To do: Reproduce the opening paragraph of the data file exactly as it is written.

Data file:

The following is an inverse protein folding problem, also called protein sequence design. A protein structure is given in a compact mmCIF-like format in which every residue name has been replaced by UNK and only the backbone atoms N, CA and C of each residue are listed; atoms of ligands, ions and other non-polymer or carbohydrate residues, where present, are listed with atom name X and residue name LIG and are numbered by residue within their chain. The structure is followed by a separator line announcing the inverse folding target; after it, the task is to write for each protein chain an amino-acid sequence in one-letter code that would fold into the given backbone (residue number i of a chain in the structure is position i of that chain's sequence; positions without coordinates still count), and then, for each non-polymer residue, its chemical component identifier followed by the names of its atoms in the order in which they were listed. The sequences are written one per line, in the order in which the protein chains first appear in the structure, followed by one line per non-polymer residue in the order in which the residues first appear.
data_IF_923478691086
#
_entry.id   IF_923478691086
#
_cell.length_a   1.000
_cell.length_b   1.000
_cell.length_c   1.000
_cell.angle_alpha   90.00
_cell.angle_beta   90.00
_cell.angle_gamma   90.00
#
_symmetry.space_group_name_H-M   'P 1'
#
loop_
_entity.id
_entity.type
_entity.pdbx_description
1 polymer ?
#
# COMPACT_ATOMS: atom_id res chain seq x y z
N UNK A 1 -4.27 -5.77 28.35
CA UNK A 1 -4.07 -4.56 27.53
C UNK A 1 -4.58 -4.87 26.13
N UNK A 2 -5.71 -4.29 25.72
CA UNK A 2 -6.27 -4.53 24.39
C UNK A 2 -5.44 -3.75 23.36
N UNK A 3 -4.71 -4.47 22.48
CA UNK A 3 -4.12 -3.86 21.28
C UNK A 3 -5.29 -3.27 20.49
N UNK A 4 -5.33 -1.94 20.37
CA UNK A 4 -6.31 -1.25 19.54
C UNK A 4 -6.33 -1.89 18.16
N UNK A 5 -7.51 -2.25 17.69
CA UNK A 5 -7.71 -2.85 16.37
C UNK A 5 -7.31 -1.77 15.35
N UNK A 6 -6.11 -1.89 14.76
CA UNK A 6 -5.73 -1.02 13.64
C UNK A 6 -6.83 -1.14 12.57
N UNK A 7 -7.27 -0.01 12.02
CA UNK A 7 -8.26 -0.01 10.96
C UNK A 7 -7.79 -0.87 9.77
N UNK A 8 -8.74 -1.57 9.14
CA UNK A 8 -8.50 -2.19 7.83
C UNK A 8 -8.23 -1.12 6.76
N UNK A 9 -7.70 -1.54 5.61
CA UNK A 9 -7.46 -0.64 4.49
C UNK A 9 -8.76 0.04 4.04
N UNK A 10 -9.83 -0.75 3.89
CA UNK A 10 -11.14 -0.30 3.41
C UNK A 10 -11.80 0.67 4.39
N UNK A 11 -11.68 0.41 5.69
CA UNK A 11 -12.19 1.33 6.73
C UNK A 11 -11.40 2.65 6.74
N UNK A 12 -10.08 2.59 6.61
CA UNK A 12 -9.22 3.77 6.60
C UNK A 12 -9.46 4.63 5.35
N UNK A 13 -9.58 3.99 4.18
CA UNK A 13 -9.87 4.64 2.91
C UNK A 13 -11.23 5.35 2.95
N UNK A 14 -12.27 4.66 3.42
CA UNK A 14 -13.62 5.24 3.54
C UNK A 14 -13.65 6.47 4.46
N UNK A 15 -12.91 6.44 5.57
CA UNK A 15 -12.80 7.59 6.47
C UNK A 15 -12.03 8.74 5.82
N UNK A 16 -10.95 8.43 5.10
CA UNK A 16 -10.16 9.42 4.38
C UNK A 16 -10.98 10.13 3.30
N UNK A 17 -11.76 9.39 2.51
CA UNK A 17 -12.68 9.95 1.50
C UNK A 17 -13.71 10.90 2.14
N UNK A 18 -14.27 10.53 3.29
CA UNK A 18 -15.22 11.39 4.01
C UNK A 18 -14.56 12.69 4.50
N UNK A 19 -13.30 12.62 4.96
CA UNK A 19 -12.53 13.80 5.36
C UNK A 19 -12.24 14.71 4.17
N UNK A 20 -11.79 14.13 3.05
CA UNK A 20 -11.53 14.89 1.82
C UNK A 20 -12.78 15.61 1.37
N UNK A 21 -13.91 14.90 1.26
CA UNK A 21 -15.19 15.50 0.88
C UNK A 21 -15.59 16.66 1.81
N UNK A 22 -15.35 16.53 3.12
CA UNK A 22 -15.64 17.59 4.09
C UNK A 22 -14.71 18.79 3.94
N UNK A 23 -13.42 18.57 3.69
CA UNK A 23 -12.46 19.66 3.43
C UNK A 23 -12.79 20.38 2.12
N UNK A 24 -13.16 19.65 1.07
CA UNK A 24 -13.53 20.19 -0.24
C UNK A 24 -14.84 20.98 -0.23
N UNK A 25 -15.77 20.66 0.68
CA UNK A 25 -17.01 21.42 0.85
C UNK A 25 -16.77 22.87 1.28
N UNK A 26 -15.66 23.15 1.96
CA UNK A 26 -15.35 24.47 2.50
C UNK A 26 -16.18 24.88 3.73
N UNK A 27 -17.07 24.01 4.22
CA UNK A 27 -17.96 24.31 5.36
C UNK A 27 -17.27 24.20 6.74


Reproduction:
The following is an inverse protein folding problem, also called protein sequence design. A protein structure is given in a compact mmCIF-like format in which every residue name has been replaced by UNK and only the backbone atoms N, CA and C of each residue are listed; atoms of ligands, ions and other non-polymer or carbohydrate residues, where present, are listed with atom name X and residue name LIG and are numbered by residue within their chain. The structure is followed by a separator line announcing the inverse folding target; after it, the task is to write for each protein chain an amino-acid sequence in one-letter code that would fold into the given backbone (residue number i of a chain in the structure is position i of that chain's sequence; positions without coordinates still count), and then, for each non-polymer residue, its chemical component identifier followed by the names of its atoms in the order in which they were listed. The sequences are written one per line, in the order in which the protein chains first appear in the structure, followed by one line per non-polymer residue in the order in which the residues first appear.